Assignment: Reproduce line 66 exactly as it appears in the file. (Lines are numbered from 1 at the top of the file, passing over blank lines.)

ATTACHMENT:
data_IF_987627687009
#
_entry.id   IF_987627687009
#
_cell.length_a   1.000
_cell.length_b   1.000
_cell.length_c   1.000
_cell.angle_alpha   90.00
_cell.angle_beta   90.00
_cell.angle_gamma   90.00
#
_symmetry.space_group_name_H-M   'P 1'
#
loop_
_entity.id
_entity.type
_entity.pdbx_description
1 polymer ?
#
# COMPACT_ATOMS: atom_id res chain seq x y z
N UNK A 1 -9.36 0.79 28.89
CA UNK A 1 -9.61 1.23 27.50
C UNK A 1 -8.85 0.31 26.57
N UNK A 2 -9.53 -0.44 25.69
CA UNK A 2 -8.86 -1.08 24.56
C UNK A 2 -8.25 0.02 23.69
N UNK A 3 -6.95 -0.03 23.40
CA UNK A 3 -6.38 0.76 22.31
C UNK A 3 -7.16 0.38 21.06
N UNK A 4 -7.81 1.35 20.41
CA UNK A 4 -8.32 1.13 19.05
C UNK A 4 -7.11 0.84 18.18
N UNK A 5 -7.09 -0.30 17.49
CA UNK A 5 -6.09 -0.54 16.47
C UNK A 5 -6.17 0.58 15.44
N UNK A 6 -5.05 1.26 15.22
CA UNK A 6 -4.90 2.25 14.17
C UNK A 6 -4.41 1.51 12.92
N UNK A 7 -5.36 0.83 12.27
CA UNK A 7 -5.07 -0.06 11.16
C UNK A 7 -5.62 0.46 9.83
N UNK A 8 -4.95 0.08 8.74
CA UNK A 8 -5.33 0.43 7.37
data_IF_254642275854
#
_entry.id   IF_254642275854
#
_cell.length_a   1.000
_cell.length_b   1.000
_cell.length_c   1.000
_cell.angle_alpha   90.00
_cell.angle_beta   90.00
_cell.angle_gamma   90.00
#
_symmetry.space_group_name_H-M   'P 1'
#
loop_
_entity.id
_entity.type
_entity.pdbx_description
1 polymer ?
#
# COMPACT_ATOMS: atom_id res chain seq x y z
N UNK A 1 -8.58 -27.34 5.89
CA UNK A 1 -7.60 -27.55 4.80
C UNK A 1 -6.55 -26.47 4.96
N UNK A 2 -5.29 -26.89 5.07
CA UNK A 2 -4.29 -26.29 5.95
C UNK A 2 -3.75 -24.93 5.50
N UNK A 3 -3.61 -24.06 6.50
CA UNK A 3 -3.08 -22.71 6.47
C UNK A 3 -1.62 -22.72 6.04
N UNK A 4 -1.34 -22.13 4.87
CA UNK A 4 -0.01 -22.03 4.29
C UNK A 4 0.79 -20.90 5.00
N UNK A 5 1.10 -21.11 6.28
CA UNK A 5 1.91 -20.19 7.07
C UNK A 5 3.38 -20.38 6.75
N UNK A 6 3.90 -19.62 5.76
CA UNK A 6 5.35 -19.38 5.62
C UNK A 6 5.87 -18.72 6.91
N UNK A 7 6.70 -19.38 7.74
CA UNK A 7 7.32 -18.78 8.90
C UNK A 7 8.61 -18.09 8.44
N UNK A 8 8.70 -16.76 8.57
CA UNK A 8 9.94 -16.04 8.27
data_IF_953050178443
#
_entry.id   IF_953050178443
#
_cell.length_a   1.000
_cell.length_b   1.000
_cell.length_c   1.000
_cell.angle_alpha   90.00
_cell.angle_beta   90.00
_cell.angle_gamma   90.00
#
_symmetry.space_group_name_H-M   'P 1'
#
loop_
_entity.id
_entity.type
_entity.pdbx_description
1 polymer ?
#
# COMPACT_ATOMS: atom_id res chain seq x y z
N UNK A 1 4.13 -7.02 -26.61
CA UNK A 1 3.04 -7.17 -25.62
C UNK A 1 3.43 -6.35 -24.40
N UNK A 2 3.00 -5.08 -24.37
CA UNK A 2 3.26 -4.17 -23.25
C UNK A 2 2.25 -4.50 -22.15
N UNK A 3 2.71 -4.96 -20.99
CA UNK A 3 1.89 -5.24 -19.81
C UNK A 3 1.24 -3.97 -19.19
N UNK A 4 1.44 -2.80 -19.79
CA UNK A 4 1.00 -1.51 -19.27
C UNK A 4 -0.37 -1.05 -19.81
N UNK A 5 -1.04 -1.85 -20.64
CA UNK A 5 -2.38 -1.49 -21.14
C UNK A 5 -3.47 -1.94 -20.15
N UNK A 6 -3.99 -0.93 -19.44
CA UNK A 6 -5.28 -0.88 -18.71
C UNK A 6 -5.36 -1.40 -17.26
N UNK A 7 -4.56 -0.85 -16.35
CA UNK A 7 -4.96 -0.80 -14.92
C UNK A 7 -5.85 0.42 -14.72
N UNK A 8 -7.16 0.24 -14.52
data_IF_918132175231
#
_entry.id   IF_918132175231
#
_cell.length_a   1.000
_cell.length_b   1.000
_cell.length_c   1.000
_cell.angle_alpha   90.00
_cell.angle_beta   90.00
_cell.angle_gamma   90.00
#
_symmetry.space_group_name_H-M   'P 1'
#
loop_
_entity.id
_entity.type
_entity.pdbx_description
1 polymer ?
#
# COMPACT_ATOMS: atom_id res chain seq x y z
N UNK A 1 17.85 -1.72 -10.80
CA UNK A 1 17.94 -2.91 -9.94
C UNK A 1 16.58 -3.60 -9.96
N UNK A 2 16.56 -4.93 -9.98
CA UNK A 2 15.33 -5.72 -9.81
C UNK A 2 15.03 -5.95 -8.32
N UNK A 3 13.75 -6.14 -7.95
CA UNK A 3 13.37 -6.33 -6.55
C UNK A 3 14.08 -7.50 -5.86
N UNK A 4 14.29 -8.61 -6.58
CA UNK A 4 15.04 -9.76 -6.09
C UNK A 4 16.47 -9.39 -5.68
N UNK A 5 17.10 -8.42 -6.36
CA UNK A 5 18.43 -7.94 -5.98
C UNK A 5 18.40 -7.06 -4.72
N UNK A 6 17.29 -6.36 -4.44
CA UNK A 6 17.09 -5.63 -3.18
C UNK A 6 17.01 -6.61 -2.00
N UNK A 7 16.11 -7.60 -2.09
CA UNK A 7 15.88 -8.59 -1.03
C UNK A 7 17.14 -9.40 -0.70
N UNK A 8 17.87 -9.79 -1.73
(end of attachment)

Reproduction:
C UNK A 1 -6.55 -26.47 4.96